To pay homage to club icon, captain and record scorer Francesco Totti on his retirement after 25 years playing for AS Roma, the Italian Serie A club ran a tribute campaign to engage fans and even allow supporters of other clubs to join the Totti conversation.

The core campaign, which launched the week ahead of his final appearance, ran primarily across the club’s own digital platforms and social channels – including Facebook, Twitter, Instagram, Snapchat, YouTube and on its core website, as well as a strand running on Giphy and a final on-pitch ceremony and livestream.

The campaign was based on three core pillars: scheduling content like a TV channel, taking a ‘social first’ approach and ensuring all creative was ‘emotional’.

The club scheduled the content to ensure a whole final week of multi-media content: with pre-created assets pushed out being supported by on-the-fly work that emerged from the club marketing team’s flexible and responsive approach to events as they unfolded through the week.

While the social-first approach involved supporters right through the content production process.

All content was developed under an ‘emotional’ brief that saw the side ‘set out to make people feel something’ and to ‘provoke a feeling of pride or even nostalgia for the football and footballers we grew up with’.

Some of the stand-out work on YouTube includes a video montage of players and fans crying, an emotional video montage of Totti’s career and a ‘career in numbers’ video.

There was also content across Facebook, including a film of the player’s induction into the club’s Hall Of Fame, a final game video and a farewell speech.

The club’s initiative then culminated on 28th May with a on-pitch farewell ceremony, after his final appearance for Roma, which the club streamed in real-time on Facebook Live.

Other campaign strands included several consumer-created and supporter interactive initiatives such as fan polls, a #TottiandMe image montagea film of Totti drawing called ‘DrawingMy Life’ and then original fan art work. Last, but not least, behind-the-scenes shots and final game quotes and photos.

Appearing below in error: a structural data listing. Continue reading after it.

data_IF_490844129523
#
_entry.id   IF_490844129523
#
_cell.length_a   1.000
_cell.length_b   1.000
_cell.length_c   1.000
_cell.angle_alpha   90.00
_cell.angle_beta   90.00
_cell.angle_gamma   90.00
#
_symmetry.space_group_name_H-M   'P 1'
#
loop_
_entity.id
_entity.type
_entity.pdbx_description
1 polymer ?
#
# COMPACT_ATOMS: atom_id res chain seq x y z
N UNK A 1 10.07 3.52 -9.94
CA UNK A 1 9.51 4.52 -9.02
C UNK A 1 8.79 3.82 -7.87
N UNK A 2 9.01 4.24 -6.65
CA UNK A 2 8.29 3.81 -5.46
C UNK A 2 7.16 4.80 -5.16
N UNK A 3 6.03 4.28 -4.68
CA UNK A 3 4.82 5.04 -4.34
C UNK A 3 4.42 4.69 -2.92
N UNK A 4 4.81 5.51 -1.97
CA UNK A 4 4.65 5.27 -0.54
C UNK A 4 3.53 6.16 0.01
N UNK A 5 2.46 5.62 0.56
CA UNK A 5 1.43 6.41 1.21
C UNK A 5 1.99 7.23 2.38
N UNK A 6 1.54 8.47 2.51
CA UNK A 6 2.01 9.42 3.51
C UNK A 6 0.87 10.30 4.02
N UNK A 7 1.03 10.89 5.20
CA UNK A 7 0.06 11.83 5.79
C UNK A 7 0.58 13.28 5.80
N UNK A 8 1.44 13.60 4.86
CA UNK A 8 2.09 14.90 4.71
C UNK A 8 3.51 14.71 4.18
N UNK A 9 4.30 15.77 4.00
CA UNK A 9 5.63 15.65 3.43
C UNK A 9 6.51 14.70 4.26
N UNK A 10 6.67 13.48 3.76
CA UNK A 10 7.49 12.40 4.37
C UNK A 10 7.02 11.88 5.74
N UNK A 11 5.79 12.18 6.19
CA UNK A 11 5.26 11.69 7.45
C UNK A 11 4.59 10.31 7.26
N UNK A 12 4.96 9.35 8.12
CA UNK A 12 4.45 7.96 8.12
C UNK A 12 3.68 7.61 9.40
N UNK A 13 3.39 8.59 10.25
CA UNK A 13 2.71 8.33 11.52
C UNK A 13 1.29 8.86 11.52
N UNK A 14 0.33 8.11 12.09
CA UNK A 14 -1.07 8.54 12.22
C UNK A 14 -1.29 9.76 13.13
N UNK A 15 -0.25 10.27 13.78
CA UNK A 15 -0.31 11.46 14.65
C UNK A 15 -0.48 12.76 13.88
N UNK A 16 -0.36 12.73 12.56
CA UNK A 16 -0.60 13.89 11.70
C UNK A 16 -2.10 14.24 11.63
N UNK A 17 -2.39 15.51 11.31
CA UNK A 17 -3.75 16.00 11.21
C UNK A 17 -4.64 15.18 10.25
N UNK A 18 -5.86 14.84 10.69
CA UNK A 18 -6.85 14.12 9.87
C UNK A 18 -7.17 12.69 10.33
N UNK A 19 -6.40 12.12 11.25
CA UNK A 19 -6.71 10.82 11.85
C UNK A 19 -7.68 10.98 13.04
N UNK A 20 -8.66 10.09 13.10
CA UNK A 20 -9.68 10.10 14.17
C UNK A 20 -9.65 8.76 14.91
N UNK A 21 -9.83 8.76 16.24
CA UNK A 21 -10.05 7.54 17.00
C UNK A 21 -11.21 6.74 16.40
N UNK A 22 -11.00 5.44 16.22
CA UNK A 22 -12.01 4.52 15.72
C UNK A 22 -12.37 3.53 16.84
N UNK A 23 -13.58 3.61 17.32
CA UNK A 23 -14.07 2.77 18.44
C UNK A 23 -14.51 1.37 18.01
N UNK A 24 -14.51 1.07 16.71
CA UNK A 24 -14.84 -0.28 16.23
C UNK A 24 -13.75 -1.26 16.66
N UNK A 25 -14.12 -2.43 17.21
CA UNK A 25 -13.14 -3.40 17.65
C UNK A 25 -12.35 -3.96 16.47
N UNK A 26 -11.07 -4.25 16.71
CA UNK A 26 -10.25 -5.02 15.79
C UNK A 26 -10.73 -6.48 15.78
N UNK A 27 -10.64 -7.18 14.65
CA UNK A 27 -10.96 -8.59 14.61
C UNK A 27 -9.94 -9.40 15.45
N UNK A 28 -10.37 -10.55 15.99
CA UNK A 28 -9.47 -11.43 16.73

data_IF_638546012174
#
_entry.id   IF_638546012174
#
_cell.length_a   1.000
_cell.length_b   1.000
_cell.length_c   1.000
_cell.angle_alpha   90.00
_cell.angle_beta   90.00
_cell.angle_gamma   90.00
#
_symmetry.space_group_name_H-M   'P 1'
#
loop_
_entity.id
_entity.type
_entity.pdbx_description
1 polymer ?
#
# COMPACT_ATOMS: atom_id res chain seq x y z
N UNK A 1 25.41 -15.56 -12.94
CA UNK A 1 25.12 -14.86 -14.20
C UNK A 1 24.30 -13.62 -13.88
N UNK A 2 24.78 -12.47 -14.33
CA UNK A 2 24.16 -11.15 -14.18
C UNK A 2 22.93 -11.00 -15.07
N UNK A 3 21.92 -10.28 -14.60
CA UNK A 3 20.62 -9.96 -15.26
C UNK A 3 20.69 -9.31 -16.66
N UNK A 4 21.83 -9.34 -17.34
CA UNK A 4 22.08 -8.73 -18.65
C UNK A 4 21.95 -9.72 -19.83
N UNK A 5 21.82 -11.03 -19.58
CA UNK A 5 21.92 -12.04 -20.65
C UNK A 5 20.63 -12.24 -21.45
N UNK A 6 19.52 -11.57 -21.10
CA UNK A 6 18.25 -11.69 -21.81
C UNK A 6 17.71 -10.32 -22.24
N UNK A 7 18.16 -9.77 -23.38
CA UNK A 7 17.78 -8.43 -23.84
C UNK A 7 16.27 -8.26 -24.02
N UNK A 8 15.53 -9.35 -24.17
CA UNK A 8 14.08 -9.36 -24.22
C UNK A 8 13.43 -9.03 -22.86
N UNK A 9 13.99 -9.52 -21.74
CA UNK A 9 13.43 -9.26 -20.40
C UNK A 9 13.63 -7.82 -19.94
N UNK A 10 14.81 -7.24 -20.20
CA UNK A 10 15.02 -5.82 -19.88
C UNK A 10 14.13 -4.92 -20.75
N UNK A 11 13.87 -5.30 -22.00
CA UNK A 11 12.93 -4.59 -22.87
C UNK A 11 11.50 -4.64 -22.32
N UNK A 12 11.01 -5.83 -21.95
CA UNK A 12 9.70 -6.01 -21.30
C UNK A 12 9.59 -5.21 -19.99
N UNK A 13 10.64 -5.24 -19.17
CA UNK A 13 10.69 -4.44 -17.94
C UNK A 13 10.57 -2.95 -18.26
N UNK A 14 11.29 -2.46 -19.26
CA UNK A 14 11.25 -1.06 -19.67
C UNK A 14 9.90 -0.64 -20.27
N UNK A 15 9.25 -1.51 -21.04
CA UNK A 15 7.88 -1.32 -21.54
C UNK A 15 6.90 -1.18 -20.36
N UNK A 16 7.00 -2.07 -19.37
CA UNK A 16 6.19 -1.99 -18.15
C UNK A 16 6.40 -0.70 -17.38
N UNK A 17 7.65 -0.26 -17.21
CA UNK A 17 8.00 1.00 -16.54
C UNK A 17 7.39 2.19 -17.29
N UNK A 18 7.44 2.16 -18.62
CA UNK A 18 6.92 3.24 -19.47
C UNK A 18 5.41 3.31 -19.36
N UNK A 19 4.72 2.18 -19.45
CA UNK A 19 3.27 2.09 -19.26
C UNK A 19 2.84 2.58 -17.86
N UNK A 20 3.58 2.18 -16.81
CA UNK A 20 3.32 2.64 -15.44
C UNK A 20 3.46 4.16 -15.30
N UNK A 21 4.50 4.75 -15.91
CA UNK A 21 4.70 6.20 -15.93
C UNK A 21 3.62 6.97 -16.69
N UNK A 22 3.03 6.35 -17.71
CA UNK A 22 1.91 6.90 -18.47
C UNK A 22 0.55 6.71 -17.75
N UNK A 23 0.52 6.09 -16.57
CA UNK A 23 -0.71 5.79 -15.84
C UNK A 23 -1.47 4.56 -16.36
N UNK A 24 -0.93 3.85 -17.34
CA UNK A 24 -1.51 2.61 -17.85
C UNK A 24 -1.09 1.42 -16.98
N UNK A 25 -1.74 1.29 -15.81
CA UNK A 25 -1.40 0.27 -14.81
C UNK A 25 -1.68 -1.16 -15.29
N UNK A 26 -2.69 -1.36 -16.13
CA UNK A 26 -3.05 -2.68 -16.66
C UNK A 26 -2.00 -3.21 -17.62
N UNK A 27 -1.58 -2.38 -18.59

Activative Comment

The campaign’s content broke all of the club’s records for engagement and sharing metrics.

In terms of results, on Facebook the Totti set of videos generated more than 70m videos views: these were shared around 850,000 times and generated 170,000 comments.

 The club’s own Facebook Live coverage of the post-match, physical farewell ceremony – which latest for 48 minutes – generated an impressive 12.4 million views, 225,000 shares, 615,000 Likes and a total reach of 41 million.

 The club’s final appearance Facebook videos notched up 44.5 million views, were shared 644,330 times and generated 147,000 comments.

 During that same 24 hours, the club racked up 1.5 million videos views on Instagram, 4.3 million on views of a dedicated Instagram Story, plus 1.3 million video views on Twitter and 817,000 views on Snapchat.

 One of the campaign Gifs, hosted on Giphy, was viewed a record 65 million times in a single day.

Whilst Roma doesn’t have a social media following that matches up to those of European football’s biggest clubs – it has 8.8 million Facebook followers (compared to the 100 million-plus boasted by  both Real Madrid and Barcelona, or Manchester United’s 73 million).

 But during the last month of the season, Roma out-performed every team in the world in terms of Facebook videos.

 It generated more than 10 million views for a video on Facebook in May alone (indeed, it actually generated 10m-plus views mark four times in the final four days of May).

  •  15.3m views for a montage of players and fans crying
  •  12.4m views for the Facebook Live farewell ceremony
  •  11.8m views for an emotional montage of Totti’s career
  •  11.6m views for a top 10 goals video

Despite the ‘social first’ strategy, the club also notched up its record week of website traffic in terms of both unique users and page impressions.

 Setting out to tug on heartstrings and make fans weep reflects the team’s underlying belief that football supporters, like all people, are more likely to share emotive content.

These are genuinely impressive numbers and they attest both to the respect that Roma’s fan and supporters of other clubs have for Totti and the success of the campaign itself.

The approach was to engage Roma fans and supporters of other clubs in an open and inviting way.

The initiative was led by Paul Rogers, AS Roma’s head of digital and social media (who was formerly head of International Development at Liverpool FC).

Powered by Activative > This story originally appeared on Activative Source: an intelligence tool featuring the most creative and effective ideas in sponsorship activation and rights holder marketing from around the world (